The Standoff at Sparrow Creek

I find myself in a conundrum every time I watch a Cinestate produced film. They’ve sort of fashioned themselves as a rebellious studio, operating outside of Hollywood confines. Their titles tend to be brash statements that tell you everything you need to know about the movie. Brawl in Cell Block 99. Dragged Across Concrete. The Standoff at Sparrow Creek. These are evocative titles. Unsubtle. You pretty much know what you’re going into, just reading the titles.

But the films also tend to focus on a specific kind of old school, macho masculinity. Gruff, grizzled men doing manly things. Taking matters into their own hands, even if it involves violence. Today, a lot of us would call it toxic masculinity. But I don’t think Cinestate cares what I think necessarily because I don’t seem to be their target audience. Dallas Sonnier, the owner of Cinestate, has been quoted as saying the following, in reference to a certain subsection of movie watchers they are after:

“If we can make a movie that does not treat them as losers, or ask how dare they vote a certain way, or pander to them, naturally they’re going to respond in a positive way.”

As a gay person, I find it difficult to distance this company rhetoric from a film produced by said company. It’s a sore subject, particularly for someone who comes from the middle of the country and who sometimes feels like he can’t be himself in public or at work. Someone who was deeply closeted for years because he’d been surrounded by the kinds of people who voted “a certain way.” 

It’s also not helped when Henry Dunham, the writer/director of The Standoff at Sparrow Creek, tries to sidestep any discussion of the potential political messages in his film. Instead, he sees it as completely apolitical (even changing the original name from simply Militia to the new title, in order to get it made) just “helpfully” offers that he doesn’t see his characters as “alt right.” And yet, I have to admit that their creative output (outside of Puppet Master) has been uniformly excellent, even when it has questionably problematic moments and themes.

The Standoff at Sparrow Creek is no different.

It begins in the middle of rural America, with an explosion of gunfire. If you didn’t know better, you’d think you were in the middle of a war zone. A former police interrogator turned militiaman named Gannon (James Badge Dale) hears the gunfire and immediately turns on his police scanner. There’s been shots fired in public, involving police. Immediately, he goes into survival mode and he races to a warehouse with six other militiamen.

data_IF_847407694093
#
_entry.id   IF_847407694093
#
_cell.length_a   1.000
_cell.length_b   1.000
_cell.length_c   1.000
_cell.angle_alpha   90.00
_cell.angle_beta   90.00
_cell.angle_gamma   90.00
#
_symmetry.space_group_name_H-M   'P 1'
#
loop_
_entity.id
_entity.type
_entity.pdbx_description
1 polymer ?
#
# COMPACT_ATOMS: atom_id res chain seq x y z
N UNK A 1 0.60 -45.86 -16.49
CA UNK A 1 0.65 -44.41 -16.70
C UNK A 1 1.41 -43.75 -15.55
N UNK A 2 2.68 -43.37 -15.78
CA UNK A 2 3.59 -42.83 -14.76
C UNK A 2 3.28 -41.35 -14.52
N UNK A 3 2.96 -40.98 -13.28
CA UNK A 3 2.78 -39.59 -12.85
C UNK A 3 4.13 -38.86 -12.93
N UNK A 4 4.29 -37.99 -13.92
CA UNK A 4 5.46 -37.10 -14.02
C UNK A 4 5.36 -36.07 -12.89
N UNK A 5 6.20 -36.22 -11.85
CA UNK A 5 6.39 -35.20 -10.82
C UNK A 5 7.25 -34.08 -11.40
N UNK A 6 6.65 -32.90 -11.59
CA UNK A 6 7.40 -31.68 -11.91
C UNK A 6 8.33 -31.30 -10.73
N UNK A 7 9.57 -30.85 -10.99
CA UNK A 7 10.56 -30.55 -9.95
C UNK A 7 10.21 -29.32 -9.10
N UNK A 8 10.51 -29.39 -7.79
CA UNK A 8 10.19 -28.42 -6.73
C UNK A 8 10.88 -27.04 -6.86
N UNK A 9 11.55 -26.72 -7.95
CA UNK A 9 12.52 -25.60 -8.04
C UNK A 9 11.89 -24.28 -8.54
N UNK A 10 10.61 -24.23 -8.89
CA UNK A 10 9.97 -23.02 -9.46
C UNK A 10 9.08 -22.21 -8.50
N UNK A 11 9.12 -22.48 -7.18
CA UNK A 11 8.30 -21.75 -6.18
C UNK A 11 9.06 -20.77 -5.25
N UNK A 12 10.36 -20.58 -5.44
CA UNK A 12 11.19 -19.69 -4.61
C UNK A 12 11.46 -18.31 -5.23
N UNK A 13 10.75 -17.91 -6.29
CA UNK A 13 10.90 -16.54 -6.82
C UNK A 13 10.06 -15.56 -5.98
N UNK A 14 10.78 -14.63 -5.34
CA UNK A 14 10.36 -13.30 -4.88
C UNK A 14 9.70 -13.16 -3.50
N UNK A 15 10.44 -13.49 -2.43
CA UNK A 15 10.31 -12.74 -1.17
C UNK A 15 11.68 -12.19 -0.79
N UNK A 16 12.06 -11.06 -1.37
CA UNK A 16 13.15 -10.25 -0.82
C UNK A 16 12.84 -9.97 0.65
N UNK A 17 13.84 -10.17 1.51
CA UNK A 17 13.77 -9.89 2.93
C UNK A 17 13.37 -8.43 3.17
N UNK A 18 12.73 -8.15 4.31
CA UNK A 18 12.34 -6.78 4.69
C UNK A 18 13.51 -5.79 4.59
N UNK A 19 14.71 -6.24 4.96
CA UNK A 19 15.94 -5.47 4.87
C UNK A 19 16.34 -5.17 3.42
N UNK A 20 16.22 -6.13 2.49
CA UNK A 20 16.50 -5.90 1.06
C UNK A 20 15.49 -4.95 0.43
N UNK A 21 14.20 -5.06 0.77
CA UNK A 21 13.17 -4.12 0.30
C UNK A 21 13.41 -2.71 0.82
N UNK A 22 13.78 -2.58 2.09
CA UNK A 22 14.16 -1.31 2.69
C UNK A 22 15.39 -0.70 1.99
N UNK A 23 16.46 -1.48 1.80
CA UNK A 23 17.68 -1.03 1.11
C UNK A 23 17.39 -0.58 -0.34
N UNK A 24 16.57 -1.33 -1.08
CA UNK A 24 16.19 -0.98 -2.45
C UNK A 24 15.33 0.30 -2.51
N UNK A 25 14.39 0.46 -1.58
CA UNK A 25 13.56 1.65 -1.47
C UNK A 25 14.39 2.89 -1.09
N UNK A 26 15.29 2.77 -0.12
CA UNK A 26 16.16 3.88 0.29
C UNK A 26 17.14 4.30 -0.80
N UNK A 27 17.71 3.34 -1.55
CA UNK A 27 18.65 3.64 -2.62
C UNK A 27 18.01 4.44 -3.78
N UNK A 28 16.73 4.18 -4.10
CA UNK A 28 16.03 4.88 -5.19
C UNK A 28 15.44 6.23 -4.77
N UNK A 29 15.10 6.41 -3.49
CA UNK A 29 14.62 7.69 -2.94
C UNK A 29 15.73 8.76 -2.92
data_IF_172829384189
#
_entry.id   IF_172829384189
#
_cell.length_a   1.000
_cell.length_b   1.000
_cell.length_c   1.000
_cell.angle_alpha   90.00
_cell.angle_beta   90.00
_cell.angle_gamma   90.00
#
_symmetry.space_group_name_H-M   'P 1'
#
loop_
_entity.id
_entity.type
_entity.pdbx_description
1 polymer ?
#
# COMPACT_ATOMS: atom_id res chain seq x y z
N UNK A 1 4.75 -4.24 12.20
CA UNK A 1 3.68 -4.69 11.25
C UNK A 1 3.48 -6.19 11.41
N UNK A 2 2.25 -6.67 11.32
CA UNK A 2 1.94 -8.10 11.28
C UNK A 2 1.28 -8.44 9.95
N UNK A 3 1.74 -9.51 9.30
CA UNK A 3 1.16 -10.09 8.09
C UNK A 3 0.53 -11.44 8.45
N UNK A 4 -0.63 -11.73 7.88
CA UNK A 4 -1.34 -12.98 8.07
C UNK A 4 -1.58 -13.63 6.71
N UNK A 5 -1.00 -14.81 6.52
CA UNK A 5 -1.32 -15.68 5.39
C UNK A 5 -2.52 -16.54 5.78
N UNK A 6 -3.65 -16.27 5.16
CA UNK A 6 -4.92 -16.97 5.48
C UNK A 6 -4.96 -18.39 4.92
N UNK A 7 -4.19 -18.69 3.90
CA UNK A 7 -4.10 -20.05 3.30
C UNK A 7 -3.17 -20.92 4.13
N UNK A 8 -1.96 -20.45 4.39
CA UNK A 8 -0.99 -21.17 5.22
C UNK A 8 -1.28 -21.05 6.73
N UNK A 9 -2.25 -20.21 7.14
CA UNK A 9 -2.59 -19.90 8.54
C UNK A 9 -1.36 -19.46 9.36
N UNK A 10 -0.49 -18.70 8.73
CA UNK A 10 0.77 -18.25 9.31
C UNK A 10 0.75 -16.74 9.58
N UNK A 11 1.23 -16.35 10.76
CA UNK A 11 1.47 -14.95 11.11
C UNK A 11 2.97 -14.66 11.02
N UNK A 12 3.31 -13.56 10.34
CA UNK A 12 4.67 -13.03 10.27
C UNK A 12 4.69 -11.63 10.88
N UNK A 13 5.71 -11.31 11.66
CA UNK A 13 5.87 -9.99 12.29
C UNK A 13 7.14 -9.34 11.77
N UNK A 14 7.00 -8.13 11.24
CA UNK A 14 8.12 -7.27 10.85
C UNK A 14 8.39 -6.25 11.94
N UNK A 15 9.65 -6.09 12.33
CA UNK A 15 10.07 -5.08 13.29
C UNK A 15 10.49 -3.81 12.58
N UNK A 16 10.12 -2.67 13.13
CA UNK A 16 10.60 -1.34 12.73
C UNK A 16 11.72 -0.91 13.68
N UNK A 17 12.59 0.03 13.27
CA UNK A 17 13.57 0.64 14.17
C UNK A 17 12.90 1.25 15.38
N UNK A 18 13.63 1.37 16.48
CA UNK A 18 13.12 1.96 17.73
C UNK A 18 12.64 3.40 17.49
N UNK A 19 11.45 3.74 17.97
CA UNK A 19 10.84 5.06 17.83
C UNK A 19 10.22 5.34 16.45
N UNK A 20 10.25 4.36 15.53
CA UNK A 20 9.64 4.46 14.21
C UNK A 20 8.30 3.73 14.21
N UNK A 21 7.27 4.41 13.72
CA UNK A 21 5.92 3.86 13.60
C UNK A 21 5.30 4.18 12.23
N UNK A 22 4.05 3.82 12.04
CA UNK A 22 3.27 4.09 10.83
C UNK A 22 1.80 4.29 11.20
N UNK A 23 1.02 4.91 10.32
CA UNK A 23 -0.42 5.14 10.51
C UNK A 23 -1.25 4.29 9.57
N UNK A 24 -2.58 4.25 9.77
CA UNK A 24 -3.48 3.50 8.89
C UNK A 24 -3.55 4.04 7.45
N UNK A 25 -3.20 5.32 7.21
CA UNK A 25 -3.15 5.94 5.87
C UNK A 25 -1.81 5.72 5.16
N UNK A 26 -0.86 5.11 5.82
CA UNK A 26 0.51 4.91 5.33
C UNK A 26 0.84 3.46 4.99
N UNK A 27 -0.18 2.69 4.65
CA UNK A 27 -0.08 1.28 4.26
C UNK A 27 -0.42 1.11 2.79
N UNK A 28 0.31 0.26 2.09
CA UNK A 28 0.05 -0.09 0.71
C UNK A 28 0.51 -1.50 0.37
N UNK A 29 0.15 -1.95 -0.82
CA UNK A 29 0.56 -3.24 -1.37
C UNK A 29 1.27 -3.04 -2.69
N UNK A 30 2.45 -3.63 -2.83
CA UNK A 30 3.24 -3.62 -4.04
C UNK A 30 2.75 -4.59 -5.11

Each member comes to the warehouse with a piece of the story. Reports vary, but it seems that a man walked out of the woods and opened fire during a funeral for a cop. They say he used a modified AR-15. That he was wearing Kevlar and used explosives. They say he’s a militiaman. While all seven of the militiamen say they weren’t involved, they are the obvious targets for the police and need to have a plan. They quickly take stock of their situation: hole up in the warehouse, get rid of any evidence pointing to them and try to ride out the impending shit storm heading their way.

Except there’s a problem. One AR-15 is missing from their storage. And a Kevlar jacket. And some grenades. The killer is obviously one of them. They all have alibis; some shakier than others. So Ford (Chris Mulkey), the group’s no-nonsense leader has Gannon use his abilities as a former investigator to suss out who the guilty party is, in hopes that they can be a sacrificial lamb and save the rest of their asses. What follows is a tense wordplay between Gannon and this motley crew, who all have their own reasons for committing murder.

Complicating the ticking time bomb is the fact that Noah (Brian Geraghty), one of the militiamen, is actually an undercover cop and Ford believes his alibi is the weakest. Even though he is no longer a cop, Gannon still feels protective of Noah and makes it his duty to get a confession from one of the others in order to save him. But then the script turns the screws even further, as word starts to trickle in that militia groups are mobilizing around the country. Is this the war they’ve been preparing for?